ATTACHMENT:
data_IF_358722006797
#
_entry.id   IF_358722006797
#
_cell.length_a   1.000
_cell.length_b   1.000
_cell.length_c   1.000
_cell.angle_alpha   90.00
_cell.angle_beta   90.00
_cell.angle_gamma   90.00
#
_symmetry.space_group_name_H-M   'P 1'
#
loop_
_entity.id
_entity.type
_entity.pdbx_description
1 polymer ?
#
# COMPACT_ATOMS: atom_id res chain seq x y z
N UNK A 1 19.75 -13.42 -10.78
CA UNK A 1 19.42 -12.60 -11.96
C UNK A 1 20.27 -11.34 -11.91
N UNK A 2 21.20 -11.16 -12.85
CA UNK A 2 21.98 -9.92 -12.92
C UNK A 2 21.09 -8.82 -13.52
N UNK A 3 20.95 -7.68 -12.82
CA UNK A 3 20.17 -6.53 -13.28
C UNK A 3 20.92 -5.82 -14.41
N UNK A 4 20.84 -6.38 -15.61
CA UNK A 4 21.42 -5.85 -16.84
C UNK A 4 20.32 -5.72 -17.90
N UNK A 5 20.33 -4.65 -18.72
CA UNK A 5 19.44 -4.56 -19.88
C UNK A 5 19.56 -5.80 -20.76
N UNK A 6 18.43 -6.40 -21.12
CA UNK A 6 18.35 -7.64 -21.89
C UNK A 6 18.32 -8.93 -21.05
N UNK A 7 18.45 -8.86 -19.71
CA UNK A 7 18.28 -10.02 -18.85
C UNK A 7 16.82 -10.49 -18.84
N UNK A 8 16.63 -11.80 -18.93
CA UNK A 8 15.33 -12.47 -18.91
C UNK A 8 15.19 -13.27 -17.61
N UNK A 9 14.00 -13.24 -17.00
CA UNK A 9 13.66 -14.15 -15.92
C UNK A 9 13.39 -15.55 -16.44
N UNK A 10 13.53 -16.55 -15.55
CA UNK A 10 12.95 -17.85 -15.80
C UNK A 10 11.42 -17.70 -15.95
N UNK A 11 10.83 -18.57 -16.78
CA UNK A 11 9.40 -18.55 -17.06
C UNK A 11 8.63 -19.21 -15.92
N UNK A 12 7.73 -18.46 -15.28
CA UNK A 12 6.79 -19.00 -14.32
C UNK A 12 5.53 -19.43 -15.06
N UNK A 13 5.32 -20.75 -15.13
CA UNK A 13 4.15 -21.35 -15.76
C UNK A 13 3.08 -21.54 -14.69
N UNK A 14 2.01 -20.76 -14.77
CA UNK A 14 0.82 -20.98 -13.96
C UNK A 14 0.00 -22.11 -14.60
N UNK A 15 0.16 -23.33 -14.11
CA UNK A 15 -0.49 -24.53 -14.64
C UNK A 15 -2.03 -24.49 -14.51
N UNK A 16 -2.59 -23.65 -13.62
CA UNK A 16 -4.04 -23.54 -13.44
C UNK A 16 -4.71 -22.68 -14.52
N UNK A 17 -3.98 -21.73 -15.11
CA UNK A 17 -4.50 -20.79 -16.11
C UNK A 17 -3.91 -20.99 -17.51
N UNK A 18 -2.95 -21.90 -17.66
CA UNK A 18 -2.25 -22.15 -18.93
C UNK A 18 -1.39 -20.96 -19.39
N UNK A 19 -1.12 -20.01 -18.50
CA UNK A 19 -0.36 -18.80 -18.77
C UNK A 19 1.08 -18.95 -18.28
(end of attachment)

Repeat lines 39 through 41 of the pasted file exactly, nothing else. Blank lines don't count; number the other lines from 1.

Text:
N UNK A 7 18.45 -8.86 -19.71
CA UNK A 7 18.28 -10.02 -18.85
C UNK A 7 16.82 -10.49 -18.84